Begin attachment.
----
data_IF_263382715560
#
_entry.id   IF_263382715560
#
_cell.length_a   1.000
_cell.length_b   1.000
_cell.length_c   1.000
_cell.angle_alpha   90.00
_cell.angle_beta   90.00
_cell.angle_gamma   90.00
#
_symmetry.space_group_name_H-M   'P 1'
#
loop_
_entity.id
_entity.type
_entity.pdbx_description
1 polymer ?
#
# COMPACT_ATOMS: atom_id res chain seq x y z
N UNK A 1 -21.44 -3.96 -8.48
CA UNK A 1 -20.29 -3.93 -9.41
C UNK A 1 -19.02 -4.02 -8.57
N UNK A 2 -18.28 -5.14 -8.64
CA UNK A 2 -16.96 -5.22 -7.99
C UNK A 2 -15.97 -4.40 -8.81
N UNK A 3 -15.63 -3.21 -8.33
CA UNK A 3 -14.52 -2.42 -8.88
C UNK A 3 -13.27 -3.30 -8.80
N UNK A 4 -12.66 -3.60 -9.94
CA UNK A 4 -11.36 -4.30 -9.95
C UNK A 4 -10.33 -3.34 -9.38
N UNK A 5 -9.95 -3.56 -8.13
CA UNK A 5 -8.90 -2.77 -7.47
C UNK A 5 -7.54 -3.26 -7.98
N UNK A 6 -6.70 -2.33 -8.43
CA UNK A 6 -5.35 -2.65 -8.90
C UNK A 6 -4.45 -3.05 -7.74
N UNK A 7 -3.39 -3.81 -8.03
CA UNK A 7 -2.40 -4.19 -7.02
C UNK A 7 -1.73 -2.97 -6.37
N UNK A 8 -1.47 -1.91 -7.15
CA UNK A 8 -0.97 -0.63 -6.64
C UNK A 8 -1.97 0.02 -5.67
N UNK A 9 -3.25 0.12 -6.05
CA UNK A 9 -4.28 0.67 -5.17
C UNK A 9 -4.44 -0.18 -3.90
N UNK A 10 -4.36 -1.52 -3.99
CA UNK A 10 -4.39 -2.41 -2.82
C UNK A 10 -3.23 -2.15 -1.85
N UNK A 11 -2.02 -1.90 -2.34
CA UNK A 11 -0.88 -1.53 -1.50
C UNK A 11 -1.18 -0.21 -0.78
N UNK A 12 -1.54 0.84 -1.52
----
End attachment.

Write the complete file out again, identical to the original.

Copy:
data_IF_263382715560
#
_entry.id   IF_263382715560
#
_cell.length_a   1.000
_cell.length_b   1.000
_cell.length_c   1.000
_cell.angle_alpha   90.00
_cell.angle_beta   90.00
_cell.angle_gamma   90.00
#
_symmetry.space_group_name_H-M   'P 1'
#
loop_
_entity.id
_entity.type
_entity.pdbx_description
1 polymer ?
#
# COMPACT_ATOMS: atom_id res chain seq x y z
N UNK A 1 -21.44 -3.96 -8.48
CA UNK A 1 -20.29 -3.93 -9.41
C UNK A 1 -19.02 -4.02 -8.57
N UNK A 2 -18.28 -5.14 -8.64
CA UNK A 2 -16.96 -5.22 -7.99
C UNK A 2 -15.97 -4.40 -8.81
N UNK A 3 -15.63 -3.21 -8.33
CA UNK A 3 -14.52 -2.42 -8.88
C UNK A 3 -13.27 -3.30 -8.80
N UNK A 4 -12.66 -3.60 -9.94
CA UNK A 4 -11.36 -4.30 -9.95
C UNK A 4 -10.33 -3.34 -9.38
N UNK A 5 -9.95 -3.56 -8.13
CA UNK A 5 -8.90 -2.77 -7.47
C UNK A 5 -7.54 -3.26 -7.98
N UNK A 6 -6.70 -2.33 -8.43
CA UNK A 6 -5.35 -2.65 -8.90
C UNK A 6 -4.45 -3.05 -7.74
N UNK A 7 -3.39 -3.81 -8.03
CA UNK A 7 -2.40 -4.19 -7.02
C UNK A 7 -1.73 -2.97 -6.37
N UNK A 8 -1.47 -1.91 -7.15
CA UNK A 8 -0.97 -0.63 -6.64
C UNK A 8 -1.97 0.02 -5.67
N UNK A 9 -3.25 0.12 -6.05
CA UNK A 9 -4.28 0.67 -5.17
C UNK A 9 -4.44 -0.18 -3.90
N UNK A 10 -4.36 -1.52 -3.99
CA UNK A 10 -4.39 -2.41 -2.82
C UNK A 10 -3.23 -2.15 -1.85
N UNK A 11 -2.02 -1.90 -2.34
CA UNK A 11 -0.88 -1.53 -1.50
C UNK A 11 -1.18 -0.21 -0.78
N UNK A 12 -1.54 0.84 -1.52